This article presents the results of an exploratory investigation looking for new applications of augmented reality (AR) technology to enhance the sustainability of cultural tourism. The ‘sandbox’ approach was initially developed by programmers to experiment innovative solutions in safe conditions, being adopted later in other research areas for the same reason. In this case, the olive heritage at Madeira had been chosen as a background not because it is harmless, but on the contrary, for offering some challenging characteristics. The purpose is to stimulate creativity, forcing thought outside the box. This methodological path will lead to a new concept—the hyperplace of augmented visit (HAV)—conciliating several kinds of attractions in a sustainable way. The general idea is to create a hybrid tour. The user will have the possibility of interacting with a mixture of real objects and digital avatars, virtually reachable by the mediation of AR. The former will be found at the location where the user stands, and the others will be distributed in different areas of the same destination. The study leads to the conclusion that this concept will encourage travellers to spend more time in each spot and to include new points of interest, less popular or even unexplored, in their itinerary, and is also resilient in a context of public health crisis. At the close, HAV's potential will be evaluated and relevant issues mapped to design a suitable working plan to implement a pilot experience.
- Cultural tourism
- Augmented reality technology
- Augmented mobility
- Hyperplace of augmented visit
- Olive heritage of Madeira
Recently, Zurab Pololikashvili predicted that sustainability will be the ‘new normal’ for every segment of the tourism sector in the postpandemic era. See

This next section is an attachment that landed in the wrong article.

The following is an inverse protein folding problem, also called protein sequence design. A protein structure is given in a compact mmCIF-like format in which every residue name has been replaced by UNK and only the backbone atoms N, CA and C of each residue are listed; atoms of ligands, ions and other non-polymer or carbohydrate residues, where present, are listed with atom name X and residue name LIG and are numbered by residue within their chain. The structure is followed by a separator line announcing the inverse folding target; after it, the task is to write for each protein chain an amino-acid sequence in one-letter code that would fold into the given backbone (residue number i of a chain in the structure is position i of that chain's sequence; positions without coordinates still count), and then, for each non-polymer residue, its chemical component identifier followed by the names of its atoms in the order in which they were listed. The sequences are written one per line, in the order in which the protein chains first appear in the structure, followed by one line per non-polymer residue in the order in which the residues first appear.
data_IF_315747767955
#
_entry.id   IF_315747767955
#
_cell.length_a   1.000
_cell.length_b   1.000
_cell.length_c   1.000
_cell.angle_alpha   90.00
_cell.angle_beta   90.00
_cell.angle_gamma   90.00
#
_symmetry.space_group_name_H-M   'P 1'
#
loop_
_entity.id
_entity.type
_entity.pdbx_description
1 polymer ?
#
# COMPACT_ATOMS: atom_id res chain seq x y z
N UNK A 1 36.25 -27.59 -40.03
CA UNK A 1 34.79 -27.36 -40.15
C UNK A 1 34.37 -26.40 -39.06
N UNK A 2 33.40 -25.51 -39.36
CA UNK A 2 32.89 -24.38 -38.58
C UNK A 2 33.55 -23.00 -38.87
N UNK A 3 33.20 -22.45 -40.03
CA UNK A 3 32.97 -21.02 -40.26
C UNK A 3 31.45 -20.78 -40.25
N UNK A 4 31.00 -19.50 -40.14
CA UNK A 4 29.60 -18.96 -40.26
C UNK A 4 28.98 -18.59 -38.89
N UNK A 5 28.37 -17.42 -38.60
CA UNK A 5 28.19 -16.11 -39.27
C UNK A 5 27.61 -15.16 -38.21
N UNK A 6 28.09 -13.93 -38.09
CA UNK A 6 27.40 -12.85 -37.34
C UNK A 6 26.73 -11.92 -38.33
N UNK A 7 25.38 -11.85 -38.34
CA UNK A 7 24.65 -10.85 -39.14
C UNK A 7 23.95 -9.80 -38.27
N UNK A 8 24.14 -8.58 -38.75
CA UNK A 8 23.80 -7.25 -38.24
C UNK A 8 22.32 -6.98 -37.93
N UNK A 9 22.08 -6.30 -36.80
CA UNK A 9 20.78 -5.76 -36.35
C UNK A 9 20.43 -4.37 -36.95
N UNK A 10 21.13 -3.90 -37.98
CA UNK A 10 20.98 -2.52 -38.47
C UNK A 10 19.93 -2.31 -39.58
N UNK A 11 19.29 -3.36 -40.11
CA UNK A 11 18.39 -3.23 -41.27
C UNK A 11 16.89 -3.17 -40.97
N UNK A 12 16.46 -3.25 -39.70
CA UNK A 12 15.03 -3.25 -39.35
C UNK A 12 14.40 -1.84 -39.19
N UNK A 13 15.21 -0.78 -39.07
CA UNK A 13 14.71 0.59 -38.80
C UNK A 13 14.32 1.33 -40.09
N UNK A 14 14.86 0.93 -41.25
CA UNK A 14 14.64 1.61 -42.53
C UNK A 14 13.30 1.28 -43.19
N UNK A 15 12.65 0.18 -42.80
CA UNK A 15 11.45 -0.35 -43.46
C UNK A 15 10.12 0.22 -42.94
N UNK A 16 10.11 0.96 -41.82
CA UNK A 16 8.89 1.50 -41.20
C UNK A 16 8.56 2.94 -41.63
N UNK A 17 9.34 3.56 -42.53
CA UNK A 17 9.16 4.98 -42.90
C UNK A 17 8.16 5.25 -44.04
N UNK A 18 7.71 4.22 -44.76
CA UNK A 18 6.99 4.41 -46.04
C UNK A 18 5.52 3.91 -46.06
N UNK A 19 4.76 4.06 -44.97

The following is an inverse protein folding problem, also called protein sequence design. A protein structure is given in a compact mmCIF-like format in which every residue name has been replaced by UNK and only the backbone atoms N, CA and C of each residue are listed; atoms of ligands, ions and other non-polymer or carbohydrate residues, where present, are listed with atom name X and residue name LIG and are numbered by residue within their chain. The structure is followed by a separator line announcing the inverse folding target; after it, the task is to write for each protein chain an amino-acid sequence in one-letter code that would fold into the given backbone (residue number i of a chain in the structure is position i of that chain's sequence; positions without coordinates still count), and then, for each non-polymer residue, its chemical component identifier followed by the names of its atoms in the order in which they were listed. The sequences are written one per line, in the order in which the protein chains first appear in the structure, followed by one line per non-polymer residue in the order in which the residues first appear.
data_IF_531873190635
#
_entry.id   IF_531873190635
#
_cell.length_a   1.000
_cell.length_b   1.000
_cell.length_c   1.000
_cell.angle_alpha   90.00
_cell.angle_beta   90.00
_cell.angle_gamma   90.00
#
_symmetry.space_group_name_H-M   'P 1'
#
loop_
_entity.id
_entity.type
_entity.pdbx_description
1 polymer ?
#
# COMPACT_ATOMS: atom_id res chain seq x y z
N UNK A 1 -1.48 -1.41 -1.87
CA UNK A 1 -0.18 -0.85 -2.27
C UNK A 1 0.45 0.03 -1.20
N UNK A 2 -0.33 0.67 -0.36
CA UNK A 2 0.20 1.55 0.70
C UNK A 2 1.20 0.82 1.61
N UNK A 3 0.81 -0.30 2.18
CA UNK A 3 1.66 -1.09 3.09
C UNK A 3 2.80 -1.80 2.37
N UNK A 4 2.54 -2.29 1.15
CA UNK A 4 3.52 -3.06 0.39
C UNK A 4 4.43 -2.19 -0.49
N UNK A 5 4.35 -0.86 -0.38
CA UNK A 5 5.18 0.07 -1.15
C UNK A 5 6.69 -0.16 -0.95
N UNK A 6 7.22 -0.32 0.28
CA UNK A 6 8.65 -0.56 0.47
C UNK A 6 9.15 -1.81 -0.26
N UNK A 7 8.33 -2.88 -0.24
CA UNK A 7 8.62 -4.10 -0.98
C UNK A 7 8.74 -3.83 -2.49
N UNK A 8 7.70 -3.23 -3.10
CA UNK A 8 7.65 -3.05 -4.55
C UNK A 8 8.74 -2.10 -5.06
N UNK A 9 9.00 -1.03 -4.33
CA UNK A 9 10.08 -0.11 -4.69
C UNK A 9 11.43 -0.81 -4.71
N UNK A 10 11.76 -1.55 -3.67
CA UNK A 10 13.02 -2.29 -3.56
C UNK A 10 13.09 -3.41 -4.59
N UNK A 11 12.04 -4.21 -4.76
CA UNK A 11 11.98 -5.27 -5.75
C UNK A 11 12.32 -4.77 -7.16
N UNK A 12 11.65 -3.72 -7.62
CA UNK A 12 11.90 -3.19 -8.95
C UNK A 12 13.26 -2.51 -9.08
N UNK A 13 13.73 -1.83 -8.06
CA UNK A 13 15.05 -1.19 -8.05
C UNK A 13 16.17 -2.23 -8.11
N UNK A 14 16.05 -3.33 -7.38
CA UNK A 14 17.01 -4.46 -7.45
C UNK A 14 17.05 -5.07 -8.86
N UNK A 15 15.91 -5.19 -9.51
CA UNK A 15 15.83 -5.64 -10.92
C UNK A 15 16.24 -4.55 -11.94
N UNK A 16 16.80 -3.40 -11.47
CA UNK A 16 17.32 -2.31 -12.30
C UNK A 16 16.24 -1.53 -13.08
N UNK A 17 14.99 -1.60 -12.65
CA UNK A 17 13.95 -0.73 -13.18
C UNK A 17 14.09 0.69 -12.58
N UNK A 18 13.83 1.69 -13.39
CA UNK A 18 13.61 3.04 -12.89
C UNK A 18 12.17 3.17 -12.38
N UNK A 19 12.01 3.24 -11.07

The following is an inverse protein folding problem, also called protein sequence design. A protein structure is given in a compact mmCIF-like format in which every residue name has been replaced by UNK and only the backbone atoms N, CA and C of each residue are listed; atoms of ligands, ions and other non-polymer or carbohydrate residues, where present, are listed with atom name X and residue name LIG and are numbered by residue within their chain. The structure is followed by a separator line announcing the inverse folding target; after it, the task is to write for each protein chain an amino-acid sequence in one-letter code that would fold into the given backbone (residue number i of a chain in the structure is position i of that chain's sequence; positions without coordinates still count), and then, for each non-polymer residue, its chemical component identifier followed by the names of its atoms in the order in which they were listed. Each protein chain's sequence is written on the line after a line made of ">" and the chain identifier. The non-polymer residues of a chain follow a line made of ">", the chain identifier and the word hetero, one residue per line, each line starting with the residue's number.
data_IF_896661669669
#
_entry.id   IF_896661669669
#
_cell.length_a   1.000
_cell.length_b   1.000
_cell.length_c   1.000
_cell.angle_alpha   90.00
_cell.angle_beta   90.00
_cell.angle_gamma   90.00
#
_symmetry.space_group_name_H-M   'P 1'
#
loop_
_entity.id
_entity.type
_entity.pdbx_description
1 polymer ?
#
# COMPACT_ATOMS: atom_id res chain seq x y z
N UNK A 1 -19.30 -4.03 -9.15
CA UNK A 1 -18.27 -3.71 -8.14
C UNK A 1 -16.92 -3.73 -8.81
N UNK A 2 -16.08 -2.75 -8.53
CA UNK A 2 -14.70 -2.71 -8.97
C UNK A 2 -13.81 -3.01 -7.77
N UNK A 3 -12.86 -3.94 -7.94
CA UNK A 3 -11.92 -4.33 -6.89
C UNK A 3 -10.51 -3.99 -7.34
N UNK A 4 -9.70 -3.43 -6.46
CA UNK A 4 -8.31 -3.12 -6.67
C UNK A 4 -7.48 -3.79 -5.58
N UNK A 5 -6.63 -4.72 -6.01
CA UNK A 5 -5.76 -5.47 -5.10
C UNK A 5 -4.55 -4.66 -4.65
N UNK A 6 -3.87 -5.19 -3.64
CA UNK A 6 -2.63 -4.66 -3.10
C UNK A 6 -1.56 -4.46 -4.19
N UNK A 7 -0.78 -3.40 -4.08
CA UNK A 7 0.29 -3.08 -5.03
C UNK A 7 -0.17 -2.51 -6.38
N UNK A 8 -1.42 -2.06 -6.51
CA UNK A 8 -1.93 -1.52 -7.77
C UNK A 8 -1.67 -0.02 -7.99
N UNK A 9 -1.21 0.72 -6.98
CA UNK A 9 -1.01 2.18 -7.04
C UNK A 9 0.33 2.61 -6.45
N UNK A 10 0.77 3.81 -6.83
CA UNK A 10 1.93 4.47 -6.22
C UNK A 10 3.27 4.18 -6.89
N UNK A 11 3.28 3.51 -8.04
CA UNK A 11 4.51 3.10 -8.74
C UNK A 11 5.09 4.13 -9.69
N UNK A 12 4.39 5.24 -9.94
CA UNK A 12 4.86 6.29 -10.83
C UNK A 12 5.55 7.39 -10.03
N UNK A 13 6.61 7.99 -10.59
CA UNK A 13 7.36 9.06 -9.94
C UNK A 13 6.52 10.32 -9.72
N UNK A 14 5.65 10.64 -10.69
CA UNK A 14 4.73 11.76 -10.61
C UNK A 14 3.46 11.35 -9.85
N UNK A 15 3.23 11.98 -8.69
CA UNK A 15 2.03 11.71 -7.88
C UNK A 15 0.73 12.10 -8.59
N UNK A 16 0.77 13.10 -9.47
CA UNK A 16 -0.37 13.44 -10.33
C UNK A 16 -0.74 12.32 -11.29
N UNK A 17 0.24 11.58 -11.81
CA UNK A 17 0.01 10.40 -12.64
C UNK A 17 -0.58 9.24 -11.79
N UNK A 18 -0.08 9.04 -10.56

AR has been one of the most exciting advances in the area of graphic computing in the last 20 years. From the invention of visual inertial odometry (Pangilinan et al., 2019, p. 78) to Pokémon mania (Serino et al., 2016), the progress has been staggering. The number of AR applications has exploded since their appearance, not only in game development, but also for industry, construction, maintenance, medicine, navigation, television, advertising, commerce, and so on (Arnaldi et al., 2018; Schmalstieg & Höllerer 2016). In turn, almost everybody heard about AR without knowing exactly what it meant. The definition proposed by Azuma (1997) is retained here, considering only technologies that meet three basic conditions: ‘1. Combines real and virtual; 2. Interactive in real time; 3. Registered in 3D.’ It must be constituted of at least three components (Craig, 2013, p. 40): (1) sensor(s), (2) processor, and (3) display. The display creates the illusion of intertwining between digital artefacts and the physical world. It is driven by a processor, governing the meshing between both environments, fed by data acquired by sensors. The pioneer systems depended on static hardware developed specifically for this purpose (Carmigniani & Furht, 2011, p. 4). Wearable computers came next (Jhajharia et al., 2014). Being portable, this new generation of equipment opened the door to mobile augmented reality (MAR; Craig, 2013, pp. 209–219). Handheld devices, such as tablet PCs and mainly smartphones, are now preferred by end users, despite their many limitations (Krevelen & Poelman, 2010; Kyselaa & Štorková, 2015, p. 928; Olsson et al., 2013). The widespread dissemination of MAR allowed the democratization of the AR applications without any additional costs for both providers and consumers, with most of them already owning the necessary hardware (Craig, 2013, p. 213).